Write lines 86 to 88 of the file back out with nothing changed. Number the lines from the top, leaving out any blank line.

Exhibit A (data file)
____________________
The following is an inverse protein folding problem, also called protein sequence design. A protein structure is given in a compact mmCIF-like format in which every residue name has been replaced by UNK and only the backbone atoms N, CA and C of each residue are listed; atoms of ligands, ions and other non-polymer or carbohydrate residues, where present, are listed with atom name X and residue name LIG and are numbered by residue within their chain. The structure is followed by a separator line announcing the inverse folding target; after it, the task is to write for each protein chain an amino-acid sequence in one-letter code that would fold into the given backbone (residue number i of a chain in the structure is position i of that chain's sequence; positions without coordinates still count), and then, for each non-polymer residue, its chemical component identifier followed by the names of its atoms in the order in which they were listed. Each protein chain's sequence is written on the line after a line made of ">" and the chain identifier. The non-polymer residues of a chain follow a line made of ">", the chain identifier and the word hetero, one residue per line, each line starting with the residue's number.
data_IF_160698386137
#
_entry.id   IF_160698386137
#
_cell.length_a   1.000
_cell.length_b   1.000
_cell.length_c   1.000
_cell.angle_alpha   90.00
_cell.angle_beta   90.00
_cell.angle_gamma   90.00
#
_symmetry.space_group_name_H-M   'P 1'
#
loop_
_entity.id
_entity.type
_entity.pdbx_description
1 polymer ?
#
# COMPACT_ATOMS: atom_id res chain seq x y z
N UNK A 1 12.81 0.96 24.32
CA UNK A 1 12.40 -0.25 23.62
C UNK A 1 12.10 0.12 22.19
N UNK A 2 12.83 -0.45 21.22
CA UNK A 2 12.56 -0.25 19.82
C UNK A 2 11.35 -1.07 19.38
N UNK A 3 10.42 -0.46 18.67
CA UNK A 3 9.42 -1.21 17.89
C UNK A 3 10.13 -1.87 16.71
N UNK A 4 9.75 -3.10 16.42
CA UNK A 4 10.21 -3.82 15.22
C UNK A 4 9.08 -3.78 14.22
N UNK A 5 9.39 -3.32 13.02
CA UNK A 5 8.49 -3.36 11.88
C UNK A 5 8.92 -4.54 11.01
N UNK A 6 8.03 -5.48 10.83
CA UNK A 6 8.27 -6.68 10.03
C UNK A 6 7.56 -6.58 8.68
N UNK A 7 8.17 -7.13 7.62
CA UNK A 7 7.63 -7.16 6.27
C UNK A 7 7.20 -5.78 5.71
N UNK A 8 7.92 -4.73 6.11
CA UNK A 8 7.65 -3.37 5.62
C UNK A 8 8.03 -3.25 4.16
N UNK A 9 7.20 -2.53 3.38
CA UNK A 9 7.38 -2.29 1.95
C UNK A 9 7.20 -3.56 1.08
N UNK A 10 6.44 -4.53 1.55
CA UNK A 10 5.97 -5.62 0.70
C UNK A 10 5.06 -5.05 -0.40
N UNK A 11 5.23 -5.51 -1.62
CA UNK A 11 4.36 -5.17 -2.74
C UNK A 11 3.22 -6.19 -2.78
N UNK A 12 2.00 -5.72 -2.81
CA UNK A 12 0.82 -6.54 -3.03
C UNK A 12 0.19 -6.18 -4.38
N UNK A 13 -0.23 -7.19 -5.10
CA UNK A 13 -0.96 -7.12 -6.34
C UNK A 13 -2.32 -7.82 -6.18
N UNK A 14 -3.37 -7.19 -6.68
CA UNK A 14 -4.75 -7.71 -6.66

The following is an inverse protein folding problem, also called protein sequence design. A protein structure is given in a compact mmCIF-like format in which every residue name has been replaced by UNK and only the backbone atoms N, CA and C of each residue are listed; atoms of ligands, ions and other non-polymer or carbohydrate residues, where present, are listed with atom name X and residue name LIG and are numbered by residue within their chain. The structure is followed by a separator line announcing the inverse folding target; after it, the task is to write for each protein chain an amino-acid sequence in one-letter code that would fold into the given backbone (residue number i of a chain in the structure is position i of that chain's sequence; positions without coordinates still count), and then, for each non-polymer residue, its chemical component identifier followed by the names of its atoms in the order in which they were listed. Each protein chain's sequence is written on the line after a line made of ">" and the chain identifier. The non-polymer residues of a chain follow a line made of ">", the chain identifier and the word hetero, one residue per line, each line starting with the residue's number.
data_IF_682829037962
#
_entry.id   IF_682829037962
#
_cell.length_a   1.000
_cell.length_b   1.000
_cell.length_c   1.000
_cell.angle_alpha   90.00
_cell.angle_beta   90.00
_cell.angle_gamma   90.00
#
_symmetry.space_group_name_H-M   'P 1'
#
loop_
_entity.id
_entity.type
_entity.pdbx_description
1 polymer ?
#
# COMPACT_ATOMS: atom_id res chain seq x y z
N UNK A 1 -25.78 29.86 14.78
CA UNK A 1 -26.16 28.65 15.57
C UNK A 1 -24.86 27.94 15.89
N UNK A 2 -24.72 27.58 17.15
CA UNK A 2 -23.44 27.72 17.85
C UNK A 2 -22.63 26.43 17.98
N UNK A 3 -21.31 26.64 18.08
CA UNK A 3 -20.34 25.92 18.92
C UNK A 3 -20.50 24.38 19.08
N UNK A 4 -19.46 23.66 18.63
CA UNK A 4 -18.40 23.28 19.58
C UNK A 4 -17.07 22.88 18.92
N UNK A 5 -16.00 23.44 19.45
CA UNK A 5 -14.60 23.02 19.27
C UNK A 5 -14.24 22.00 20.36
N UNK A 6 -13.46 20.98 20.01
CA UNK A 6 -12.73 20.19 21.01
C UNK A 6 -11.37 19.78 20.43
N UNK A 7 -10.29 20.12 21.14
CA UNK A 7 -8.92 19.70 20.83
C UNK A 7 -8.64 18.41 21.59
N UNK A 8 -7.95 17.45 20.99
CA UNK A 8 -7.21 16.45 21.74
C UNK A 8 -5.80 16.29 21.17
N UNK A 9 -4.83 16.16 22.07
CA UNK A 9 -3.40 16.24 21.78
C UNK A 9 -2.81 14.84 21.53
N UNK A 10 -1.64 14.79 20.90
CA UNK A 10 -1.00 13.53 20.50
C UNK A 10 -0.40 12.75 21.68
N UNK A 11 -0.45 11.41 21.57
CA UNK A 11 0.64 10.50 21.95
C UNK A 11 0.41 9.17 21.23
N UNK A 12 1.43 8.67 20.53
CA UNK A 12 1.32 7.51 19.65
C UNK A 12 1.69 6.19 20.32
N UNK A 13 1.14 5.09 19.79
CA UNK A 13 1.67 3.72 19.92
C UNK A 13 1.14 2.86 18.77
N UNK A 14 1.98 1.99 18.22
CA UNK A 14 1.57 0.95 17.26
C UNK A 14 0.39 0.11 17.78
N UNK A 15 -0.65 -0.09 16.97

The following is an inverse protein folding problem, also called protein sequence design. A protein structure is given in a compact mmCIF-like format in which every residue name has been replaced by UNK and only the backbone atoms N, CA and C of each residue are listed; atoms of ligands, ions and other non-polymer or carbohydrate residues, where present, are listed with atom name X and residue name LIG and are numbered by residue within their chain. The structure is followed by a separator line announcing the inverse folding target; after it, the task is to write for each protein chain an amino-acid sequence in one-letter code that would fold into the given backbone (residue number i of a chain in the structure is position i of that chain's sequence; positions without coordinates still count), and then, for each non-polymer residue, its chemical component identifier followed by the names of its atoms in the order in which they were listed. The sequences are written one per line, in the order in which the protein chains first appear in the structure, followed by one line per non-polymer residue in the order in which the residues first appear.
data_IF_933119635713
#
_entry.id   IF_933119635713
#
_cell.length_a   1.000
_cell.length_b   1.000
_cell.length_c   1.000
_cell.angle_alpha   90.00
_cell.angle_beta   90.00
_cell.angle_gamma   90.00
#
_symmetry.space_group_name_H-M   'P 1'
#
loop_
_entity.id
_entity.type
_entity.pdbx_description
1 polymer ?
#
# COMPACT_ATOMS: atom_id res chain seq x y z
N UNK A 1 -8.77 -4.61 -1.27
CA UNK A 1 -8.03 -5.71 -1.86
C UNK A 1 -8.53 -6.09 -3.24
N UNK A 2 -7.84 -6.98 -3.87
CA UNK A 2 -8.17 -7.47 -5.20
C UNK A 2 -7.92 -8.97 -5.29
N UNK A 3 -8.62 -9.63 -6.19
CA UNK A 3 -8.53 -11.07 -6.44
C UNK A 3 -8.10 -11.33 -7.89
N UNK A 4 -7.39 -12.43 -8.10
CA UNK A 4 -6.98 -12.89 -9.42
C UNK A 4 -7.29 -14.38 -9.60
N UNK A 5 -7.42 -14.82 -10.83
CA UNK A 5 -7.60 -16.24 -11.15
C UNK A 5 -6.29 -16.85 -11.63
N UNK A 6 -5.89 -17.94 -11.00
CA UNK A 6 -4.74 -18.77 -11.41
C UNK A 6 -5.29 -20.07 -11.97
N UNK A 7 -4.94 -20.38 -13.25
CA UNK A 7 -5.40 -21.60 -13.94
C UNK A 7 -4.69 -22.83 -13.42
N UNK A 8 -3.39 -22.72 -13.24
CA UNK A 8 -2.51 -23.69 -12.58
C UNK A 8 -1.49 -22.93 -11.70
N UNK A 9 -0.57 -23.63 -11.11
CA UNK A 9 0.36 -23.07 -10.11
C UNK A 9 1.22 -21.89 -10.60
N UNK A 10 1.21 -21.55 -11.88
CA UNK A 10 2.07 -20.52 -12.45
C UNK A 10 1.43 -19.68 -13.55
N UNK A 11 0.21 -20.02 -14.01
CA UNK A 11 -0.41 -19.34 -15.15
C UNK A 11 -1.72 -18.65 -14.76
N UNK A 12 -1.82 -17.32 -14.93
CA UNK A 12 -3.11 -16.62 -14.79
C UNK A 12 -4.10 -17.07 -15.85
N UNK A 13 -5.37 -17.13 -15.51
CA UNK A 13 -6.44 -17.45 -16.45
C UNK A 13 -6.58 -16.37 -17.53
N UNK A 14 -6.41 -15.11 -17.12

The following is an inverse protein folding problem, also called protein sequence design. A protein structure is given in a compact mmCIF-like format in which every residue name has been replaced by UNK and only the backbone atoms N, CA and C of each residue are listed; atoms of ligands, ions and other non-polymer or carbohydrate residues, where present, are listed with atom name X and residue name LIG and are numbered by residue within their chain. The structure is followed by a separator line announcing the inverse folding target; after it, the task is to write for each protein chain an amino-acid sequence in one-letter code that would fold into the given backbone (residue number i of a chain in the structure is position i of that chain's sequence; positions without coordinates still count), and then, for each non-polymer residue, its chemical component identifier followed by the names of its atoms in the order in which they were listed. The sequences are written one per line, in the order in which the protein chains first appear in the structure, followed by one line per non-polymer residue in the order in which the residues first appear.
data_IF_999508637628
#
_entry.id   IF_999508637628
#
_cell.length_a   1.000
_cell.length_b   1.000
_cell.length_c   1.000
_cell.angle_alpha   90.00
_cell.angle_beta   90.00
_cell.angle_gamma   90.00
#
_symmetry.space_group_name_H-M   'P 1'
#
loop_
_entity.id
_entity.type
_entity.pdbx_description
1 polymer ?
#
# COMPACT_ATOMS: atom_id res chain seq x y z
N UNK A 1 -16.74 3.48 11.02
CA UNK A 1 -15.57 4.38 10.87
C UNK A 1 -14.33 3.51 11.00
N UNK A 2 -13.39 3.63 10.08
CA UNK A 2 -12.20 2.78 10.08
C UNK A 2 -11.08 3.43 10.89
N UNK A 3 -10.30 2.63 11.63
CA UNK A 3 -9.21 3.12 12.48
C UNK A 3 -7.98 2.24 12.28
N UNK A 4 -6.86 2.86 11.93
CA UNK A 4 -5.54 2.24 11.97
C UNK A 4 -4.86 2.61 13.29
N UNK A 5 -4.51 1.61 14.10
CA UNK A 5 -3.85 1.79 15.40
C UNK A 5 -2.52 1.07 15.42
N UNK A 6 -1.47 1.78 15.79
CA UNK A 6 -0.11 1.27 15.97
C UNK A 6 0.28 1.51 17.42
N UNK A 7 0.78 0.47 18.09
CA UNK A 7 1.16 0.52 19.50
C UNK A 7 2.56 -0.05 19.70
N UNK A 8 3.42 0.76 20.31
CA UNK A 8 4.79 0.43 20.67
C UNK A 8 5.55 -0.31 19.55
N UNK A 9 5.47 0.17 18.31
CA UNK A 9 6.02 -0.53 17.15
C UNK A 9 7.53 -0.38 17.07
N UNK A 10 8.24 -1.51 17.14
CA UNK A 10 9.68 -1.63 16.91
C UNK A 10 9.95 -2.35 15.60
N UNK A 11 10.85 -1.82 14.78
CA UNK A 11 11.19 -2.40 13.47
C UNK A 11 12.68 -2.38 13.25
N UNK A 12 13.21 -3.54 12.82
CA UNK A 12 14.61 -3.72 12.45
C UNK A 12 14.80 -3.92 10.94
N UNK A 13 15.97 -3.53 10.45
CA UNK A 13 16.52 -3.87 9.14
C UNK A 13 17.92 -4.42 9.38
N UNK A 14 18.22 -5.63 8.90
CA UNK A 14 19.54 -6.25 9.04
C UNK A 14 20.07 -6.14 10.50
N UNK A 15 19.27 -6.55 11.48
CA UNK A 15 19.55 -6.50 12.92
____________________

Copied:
C UNK A 1 -24.86 27.94 15.89
N UNK A 2 -24.72 27.58 17.15
CA UNK A 2 -23.44 27.72 17.85